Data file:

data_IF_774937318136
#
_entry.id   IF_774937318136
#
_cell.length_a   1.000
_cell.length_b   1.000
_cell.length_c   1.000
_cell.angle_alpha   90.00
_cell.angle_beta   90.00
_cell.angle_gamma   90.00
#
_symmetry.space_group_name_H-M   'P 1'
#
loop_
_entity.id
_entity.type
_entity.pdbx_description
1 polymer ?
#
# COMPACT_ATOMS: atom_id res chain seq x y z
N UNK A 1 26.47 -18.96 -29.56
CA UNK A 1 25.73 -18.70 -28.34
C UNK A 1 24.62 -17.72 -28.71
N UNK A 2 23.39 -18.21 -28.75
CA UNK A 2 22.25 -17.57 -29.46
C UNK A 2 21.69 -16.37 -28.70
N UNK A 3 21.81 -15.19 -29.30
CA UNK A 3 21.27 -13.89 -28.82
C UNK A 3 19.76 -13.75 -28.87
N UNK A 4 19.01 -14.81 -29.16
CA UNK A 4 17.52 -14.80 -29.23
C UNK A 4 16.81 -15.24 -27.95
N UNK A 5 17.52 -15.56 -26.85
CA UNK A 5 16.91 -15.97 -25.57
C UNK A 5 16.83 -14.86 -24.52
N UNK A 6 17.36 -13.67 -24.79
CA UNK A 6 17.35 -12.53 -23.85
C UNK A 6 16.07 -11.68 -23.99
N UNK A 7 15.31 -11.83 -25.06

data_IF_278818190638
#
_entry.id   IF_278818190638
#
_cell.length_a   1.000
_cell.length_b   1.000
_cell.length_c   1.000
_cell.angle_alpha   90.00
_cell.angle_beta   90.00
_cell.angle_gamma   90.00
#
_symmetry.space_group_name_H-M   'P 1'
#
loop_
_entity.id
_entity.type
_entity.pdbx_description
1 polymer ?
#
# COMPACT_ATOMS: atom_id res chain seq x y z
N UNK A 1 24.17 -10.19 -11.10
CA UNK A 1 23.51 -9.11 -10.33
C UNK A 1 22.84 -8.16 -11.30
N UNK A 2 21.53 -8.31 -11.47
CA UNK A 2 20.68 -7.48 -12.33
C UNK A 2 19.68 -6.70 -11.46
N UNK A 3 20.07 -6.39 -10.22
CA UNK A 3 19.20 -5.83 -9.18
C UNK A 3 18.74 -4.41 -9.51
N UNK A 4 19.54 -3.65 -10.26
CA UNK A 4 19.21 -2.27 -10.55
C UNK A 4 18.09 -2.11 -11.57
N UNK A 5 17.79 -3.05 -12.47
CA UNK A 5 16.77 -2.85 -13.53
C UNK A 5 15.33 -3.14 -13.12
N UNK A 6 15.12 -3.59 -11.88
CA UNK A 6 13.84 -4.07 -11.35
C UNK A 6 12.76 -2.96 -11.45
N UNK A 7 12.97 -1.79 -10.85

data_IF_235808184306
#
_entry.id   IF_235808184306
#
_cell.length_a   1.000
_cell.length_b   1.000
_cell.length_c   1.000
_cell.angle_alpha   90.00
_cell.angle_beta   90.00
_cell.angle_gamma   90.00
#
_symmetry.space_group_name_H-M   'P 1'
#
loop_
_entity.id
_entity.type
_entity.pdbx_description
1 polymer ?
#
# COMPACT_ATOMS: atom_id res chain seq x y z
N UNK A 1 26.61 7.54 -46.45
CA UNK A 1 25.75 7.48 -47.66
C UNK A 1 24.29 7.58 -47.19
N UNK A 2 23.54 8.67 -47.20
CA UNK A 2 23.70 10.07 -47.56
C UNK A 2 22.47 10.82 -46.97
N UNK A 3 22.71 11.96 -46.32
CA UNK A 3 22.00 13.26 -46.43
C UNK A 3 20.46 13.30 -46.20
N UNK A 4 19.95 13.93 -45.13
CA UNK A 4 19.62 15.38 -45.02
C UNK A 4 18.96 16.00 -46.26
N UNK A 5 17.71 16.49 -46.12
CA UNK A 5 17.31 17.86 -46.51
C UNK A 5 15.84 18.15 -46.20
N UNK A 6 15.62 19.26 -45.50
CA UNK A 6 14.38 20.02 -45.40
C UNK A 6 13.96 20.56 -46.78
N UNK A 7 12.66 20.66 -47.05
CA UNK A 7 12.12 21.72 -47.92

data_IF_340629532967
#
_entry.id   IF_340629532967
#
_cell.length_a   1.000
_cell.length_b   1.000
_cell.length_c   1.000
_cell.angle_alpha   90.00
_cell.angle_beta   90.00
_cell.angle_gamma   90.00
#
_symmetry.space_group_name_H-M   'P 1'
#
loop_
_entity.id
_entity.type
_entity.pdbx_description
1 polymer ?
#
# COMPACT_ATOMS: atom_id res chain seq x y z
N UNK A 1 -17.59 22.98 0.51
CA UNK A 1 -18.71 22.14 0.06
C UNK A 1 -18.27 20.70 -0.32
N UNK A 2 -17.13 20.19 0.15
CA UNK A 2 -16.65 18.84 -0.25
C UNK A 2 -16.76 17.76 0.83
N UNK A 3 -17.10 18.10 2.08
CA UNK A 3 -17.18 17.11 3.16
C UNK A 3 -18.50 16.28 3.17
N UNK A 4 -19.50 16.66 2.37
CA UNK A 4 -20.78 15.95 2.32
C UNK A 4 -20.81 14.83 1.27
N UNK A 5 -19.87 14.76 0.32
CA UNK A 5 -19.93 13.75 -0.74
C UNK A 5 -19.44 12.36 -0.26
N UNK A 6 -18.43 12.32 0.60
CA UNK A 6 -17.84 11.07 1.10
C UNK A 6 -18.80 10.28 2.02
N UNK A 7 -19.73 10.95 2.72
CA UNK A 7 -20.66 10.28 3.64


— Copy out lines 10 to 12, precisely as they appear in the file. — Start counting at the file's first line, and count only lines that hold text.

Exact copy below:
_cell.angle_gamma   90.00
#
_symmetry.space_group_name_H-M   'P 1'